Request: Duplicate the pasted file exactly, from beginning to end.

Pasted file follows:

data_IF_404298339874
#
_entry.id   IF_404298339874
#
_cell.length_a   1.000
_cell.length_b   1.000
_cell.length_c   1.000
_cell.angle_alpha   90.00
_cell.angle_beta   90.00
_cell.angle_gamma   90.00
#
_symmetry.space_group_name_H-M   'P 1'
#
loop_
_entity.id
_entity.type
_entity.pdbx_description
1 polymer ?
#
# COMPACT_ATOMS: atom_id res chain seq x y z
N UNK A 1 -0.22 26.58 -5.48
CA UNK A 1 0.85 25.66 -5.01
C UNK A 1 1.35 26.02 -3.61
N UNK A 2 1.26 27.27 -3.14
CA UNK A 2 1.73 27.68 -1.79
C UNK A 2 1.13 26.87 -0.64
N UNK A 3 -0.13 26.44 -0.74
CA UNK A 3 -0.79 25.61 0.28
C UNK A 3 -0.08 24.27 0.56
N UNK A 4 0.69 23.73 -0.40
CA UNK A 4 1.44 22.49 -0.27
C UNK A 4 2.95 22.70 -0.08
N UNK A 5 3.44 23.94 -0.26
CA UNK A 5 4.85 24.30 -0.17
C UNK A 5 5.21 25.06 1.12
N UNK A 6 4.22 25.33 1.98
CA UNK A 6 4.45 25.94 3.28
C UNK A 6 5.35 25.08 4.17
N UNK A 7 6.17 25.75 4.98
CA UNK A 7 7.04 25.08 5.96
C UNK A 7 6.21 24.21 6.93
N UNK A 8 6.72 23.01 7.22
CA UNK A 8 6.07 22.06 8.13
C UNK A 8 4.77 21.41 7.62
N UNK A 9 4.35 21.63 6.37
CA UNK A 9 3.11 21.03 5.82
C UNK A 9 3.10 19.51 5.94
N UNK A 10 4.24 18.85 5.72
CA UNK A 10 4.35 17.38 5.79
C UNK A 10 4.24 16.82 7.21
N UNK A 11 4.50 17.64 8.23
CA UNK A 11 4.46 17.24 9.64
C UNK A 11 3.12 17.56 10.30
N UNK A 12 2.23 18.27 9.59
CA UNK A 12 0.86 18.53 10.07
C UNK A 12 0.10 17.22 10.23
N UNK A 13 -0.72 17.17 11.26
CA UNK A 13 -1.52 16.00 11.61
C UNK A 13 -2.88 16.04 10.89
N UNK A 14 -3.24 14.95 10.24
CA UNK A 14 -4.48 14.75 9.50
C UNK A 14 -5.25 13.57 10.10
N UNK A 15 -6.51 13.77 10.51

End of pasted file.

data_IF_404298339874
#
_entry.id   IF_404298339874
#
_cell.length_a   1.000
_cell.length_b   1.000
_cell.length_c   1.000
_cell.angle_alpha   90.00
_cell.angle_beta   90.00
_cell.angle_gamma   90.00
#
_symmetry.space_group_name_H-M   'P 1'
#
loop_
_entity.id
_entity.type
_entity.pdbx_description
1 polymer ?
#
# COMPACT_ATOMS: atom_id res chain seq x y z
N UNK A 1 -0.22 26.58 -5.48
CA UNK A 1 0.85 25.66 -5.01
C UNK A 1 1.35 26.02 -3.61
N UNK A 2 1.26 27.27 -3.14
CA UNK A 2 1.73 27.68 -1.79
C UNK A 2 1.13 26.87 -0.64
N UNK A 3 -0.13 26.44 -0.74
CA UNK A 3 -0.79 25.61 0.28
C UNK A 3 -0.08 24.27 0.56
N UNK A 4 0.69 23.73 -0.40
CA UNK A 4 1.44 22.49 -0.27
C UNK A 4 2.95 22.70 -0.08
N UNK A 5 3.44 23.94 -0.26
CA UNK A 5 4.85 24.30 -0.17
C UNK A 5 5.21 25.06 1.12
N UNK A 6 4.22 25.33 1.98
CA UNK A 6 4.45 25.94 3.28
C UNK A 6 5.35 25.08 4.17
N UNK A 7 6.17 25.75 4.98
CA UNK A 7 7.04 25.08 5.96
C UNK A 7 6.21 24.21 6.93
N UNK A 8 6.72 23.01 7.22
CA UNK A 8 6.07 22.06 8.13
C UNK A 8 4.77 21.41 7.62
N UNK A 9 4.35 21.63 6.37
CA UNK A 9 3.11 21.03 5.82
C UNK A 9 3.10 19.51 5.94
N UNK A 10 4.24 18.85 5.72
CA UNK A 10 4.35 17.38 5.79
C UNK A 10 4.24 16.82 7.21
N UNK A 11 4.50 17.64 8.23
CA UNK A 11 4.46 17.24 9.64
C UNK A 11 3.12 17.56 10.30
N UNK A 12 2.23 18.27 9.59
CA UNK A 12 0.86 18.53 10.07
C UNK A 12 0.10 17.22 10.23
N UNK A 13 -0.72 17.17 11.26
CA UNK A 13 -1.52 16.00 11.61
C UNK A 13 -2.88 16.04 10.89
N UNK A 14 -3.24 14.95 10.24
CA UNK A 14 -4.48 14.75 9.50
C UNK A 14 -5.25 13.57 10.10
N UNK A 15 -6.51 13.77 10.51